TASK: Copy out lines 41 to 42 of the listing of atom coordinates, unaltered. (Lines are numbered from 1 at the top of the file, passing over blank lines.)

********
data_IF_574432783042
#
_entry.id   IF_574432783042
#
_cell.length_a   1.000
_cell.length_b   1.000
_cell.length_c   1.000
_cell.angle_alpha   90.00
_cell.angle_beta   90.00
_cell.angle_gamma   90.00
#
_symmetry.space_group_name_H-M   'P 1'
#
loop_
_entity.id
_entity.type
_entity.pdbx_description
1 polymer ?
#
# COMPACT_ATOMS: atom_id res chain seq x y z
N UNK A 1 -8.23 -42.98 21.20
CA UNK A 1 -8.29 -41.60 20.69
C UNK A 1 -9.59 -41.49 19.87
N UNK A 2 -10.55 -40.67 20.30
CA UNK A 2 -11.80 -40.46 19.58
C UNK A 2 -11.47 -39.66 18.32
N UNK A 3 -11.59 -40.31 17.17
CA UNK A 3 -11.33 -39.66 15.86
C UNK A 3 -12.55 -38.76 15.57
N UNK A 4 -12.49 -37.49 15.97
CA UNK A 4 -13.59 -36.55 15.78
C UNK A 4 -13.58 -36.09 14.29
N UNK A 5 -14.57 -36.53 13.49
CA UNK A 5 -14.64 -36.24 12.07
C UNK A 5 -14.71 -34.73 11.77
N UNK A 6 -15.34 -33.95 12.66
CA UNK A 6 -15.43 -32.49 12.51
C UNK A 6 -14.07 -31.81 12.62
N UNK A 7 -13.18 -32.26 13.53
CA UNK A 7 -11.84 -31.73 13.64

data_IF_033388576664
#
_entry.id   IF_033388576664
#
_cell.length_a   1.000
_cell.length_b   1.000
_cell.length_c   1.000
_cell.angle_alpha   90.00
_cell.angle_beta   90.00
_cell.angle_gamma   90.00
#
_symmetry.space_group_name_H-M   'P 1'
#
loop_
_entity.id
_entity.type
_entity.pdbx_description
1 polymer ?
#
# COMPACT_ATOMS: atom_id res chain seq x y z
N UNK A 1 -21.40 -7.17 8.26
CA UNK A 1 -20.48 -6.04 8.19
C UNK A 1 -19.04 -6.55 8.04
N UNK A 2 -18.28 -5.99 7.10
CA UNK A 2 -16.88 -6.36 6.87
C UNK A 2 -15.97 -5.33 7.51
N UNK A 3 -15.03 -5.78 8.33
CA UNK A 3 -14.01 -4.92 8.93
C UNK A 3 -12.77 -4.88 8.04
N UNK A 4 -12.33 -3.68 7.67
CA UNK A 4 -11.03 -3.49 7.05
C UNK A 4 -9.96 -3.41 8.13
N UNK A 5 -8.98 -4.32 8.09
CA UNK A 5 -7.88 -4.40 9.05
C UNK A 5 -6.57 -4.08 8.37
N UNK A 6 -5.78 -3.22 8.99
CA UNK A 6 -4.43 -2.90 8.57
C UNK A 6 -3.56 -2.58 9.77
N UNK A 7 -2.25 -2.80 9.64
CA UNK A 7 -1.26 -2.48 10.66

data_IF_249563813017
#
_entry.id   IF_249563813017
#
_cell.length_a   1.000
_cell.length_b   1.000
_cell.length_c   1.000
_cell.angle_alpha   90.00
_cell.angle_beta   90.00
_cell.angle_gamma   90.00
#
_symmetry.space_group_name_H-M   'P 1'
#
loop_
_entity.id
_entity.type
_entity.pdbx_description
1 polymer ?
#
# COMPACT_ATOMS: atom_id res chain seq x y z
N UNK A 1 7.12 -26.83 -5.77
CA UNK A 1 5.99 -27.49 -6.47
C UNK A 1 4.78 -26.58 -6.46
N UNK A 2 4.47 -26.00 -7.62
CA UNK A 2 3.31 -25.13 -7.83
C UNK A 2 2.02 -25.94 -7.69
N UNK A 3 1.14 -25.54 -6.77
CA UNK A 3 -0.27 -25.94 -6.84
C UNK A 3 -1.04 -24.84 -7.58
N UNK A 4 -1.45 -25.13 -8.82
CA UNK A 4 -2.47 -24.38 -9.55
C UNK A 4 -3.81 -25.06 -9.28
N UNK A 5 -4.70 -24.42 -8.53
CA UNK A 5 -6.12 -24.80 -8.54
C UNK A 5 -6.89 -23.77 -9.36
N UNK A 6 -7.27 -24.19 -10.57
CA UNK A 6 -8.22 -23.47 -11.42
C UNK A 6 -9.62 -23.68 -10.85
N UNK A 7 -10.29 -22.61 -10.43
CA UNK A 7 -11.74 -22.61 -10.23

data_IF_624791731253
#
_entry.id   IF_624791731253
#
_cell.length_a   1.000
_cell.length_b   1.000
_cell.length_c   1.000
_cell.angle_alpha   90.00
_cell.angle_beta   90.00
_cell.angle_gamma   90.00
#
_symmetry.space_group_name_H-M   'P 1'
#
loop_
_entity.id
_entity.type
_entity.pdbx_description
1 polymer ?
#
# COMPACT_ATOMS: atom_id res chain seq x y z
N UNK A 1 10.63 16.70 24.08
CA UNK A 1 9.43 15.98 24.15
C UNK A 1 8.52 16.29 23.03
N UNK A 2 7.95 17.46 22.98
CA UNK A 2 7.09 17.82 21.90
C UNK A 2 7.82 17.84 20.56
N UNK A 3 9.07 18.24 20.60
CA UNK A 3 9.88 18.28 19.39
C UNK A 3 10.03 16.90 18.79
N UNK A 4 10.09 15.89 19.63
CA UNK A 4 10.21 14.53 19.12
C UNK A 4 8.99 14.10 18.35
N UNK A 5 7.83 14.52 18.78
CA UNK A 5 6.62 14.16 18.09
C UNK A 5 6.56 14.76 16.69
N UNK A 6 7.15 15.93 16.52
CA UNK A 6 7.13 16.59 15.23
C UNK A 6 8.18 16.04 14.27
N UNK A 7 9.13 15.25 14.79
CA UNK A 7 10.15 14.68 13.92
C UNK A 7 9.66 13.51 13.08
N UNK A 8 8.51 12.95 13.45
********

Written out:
data_IF_033388576664
#